Inhumane trend/traditional practice of eating animals alive are extremely cruel uncompassionate acts towards these species.
Eating live animals is the practice of humans eating animals that are still alive, rather than animals which have been found dead or killed to be eaten. Eating live animals is a traditional practice in many Asian food cultures, but animals are also eaten alive for shock value. Both vertebrates or invertebrate may be eaten.
Eating live animals, or parts of live animals, may be unlawful in certain jurisdictions under animal cruelty laws. Religious prohibitions on the eating of live animals by humans are also present in various world religions.
In Japan, Ikizukuri (“prepared alive”) is the preparation of sashimi (“pierced food”) made from live seafood. The most popular sea animal used in ikizukuri is fish but octopus, shrimp, and lobster may also be used.The fish is typically filleted without being killed and served while the heart is still beating and the mouth opening and closing. Sometimes the fish is temporarily returned to an aquarium to swim around and recover for a second course.
Another fish dish, popular in China, is called Ying Yang fish (also called dead-and-alive fish) in which the fish’s body (but not the head) is rapidly deep-fried and served while the head is still fresh and moving. It is prepared extremely quickly, with care not to damage the internal organs, so that the fish can remain alive for thirty minutes.
In 2012, a video showing a woman in Japan eating a live frog was posted on YouTube and went viral. In the video, a live frog is seen stabbed alive, stripped of its skin, and its inedible innards removed to be served as fresh sashimi on an iced platter.
In 2007, a newspaper reported that a man from south east China claimed that eating live frogs for a month cured his intestinal problems. He also eats live mice and rats.
Consuming monkey brain is attributed to the practice of bushmeat consumption in Africa and Asia. However, the controversial consumption of live monkey brain is often attributed to China; the monkey brain is eaten fresh, spooned out of the skull while the monkey is still alive, placed under a specially designed holed table.
San Zhi Er is a Southern Chinese delicacy of eating baby rodents alive. The consumer uses a skewer to stab the live rodent and then dip it in hot boiling oil, before eating it immediately. The name, which translates as “three squeaks”, indicates noises the rodents make during this dining process, i.e. during the stab, the dip in hot oil, and the consumer’s bite.
In Korea, Sannakji is the preparation of live octopus that has been cut into small pieces or prepared whole, and served with its arms still squirming. Sannakji connoisseurs enjoy more than just the taste of the fresh meat; they enjoy the sensation of the still-active suction cups on the octopus’ arms as they stick to the mouth. Novices are advised to chew before swallowing to avoid the threat of being choked.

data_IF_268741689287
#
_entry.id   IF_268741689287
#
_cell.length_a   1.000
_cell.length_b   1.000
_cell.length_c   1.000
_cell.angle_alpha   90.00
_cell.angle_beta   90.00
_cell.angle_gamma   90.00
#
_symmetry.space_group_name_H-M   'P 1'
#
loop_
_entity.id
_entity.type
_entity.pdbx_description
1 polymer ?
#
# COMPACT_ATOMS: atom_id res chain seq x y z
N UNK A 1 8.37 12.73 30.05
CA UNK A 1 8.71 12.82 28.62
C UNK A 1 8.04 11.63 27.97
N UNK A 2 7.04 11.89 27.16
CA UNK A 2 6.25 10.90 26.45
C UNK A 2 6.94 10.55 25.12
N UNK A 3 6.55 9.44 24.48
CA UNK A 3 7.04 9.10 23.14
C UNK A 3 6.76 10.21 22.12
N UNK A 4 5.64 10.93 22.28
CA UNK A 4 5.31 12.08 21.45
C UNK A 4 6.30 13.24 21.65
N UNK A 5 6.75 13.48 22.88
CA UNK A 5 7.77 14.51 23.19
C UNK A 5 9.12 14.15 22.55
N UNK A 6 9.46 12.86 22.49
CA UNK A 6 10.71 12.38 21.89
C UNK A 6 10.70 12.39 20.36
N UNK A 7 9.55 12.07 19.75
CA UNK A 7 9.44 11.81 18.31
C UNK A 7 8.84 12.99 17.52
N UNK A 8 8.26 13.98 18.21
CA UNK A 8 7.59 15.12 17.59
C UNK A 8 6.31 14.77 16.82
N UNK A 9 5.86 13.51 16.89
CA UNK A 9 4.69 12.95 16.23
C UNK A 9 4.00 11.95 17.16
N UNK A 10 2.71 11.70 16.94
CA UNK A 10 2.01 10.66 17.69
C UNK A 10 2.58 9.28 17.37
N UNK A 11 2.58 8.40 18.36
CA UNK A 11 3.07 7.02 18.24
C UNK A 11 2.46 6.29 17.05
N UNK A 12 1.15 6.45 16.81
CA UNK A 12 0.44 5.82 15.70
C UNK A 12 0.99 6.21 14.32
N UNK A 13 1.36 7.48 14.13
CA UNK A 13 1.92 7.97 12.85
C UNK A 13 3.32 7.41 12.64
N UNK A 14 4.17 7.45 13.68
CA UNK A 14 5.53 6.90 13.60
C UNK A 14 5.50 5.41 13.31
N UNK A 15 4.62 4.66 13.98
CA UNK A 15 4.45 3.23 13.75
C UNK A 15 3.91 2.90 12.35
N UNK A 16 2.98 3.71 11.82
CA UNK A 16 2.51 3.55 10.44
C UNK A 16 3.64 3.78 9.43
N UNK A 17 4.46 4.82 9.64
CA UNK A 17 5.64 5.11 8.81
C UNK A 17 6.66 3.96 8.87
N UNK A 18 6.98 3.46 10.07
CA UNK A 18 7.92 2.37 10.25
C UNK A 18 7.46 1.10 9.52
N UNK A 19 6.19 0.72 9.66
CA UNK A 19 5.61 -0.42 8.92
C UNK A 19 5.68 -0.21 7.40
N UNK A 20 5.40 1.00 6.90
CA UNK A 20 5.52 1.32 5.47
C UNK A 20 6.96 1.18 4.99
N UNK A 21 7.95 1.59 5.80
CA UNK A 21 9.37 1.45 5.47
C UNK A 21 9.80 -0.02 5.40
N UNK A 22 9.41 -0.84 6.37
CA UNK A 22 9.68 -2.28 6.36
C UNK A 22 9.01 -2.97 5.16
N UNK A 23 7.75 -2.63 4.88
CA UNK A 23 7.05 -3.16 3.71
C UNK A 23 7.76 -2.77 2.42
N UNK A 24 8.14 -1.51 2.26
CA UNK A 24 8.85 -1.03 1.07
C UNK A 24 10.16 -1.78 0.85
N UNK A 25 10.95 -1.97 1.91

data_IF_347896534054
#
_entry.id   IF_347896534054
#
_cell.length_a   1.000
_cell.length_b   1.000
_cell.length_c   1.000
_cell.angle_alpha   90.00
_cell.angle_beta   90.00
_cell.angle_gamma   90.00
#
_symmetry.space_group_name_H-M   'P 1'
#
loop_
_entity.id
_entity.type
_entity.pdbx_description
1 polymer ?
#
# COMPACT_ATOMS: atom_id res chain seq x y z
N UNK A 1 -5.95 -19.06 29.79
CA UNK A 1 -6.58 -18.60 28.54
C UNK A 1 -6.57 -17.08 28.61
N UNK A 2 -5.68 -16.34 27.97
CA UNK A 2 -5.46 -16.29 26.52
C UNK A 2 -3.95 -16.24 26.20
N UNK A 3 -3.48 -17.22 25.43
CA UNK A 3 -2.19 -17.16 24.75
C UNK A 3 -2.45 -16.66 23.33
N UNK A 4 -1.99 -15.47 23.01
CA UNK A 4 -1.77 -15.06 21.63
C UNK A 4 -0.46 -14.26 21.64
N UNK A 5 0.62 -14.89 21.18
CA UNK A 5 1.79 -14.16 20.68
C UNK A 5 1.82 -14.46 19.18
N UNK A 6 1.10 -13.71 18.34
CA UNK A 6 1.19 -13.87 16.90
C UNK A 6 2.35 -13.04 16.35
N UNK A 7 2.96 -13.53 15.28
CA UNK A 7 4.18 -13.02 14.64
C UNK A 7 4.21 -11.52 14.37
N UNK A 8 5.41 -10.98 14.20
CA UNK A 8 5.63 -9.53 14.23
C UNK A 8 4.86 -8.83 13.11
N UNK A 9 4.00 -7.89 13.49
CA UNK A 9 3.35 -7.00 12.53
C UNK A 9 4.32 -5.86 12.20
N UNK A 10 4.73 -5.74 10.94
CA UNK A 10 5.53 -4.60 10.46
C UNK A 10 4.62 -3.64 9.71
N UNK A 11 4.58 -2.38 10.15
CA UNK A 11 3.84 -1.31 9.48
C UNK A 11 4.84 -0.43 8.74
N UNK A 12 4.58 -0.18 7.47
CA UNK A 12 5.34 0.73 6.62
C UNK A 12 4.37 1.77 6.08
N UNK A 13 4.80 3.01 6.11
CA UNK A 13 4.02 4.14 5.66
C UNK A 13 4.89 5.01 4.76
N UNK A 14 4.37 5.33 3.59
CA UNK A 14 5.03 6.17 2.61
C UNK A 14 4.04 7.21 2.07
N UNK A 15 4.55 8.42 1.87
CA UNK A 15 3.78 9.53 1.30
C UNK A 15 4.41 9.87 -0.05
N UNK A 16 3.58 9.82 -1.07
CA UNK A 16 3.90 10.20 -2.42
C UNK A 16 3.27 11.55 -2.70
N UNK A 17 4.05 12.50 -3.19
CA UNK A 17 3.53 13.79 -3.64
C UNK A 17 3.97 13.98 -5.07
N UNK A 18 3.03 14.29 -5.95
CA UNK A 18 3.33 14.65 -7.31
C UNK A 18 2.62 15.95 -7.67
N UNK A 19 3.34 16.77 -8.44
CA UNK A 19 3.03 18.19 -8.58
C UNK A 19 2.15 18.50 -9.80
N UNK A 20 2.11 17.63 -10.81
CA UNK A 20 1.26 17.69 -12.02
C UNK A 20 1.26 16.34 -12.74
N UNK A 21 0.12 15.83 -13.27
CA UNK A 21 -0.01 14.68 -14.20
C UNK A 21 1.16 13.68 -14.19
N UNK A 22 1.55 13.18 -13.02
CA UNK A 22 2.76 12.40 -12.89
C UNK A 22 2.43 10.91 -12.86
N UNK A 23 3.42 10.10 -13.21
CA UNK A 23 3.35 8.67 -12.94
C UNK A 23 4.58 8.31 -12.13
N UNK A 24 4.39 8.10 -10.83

Sea urchins are prized around the world for their fishy-flavoured roe and flesh. They are often eaten raw, such as in sushi (typically called “uni”) and some people prefer to eat them immediately after they are cut open. Scissors are often used to avoid the protective spines whilst cutting the animal open.
In China, one common way that shrimp is prepared to be eaten alive is a dish called drunken shrimp. The shrimp, usually 10 animals per serving, are first doused in a strong liquor which makes them less likely to struggle while being swallowed and also creates a flavourful marinade. A plate is typically held over the bowl to prevent the shrimp from leaping out as they are much more active than when served as Odori ebi (see below).
Odori ebi (“dancing shrimp”) is a type of Japanese sashimi that contains young shrimp, usually only one individual per serving. The shrimp has its shell removed and sometimes its head as well. These can be deep fried and served alongside the rest of the shrimp, which is still moving its legs and antennae while being eaten. The shrimp only dies when chewed.
Restaurants in New York City serve live lobster, advertising that they allow customers the opportunity to “pick belly sashimi out of its still moving body”.
Casu marzu is a traditional Sardinian sheep milk cheese, notable for containing live insect larvae. It is found almost exclusively in Sardinia, Italy. Casu marzu goes beyond typical fermentation to a stage most would consider decomposition, brought about by the digestive action of the larvae of the cheese fly Piophila casei. These larvae are deliberately introduced to the cheese. The cheese received attention on Bizarre Foods with Andrew Zimmern. Zimmern described the taste of the cheese as “so ammoniated” that “…it scorches your tongue a bit.” The cheese is known to leave an aftertaste for a duration of up to several hours.Similar milk cheeses notable for containing living insect larvae are produced in several Italian regions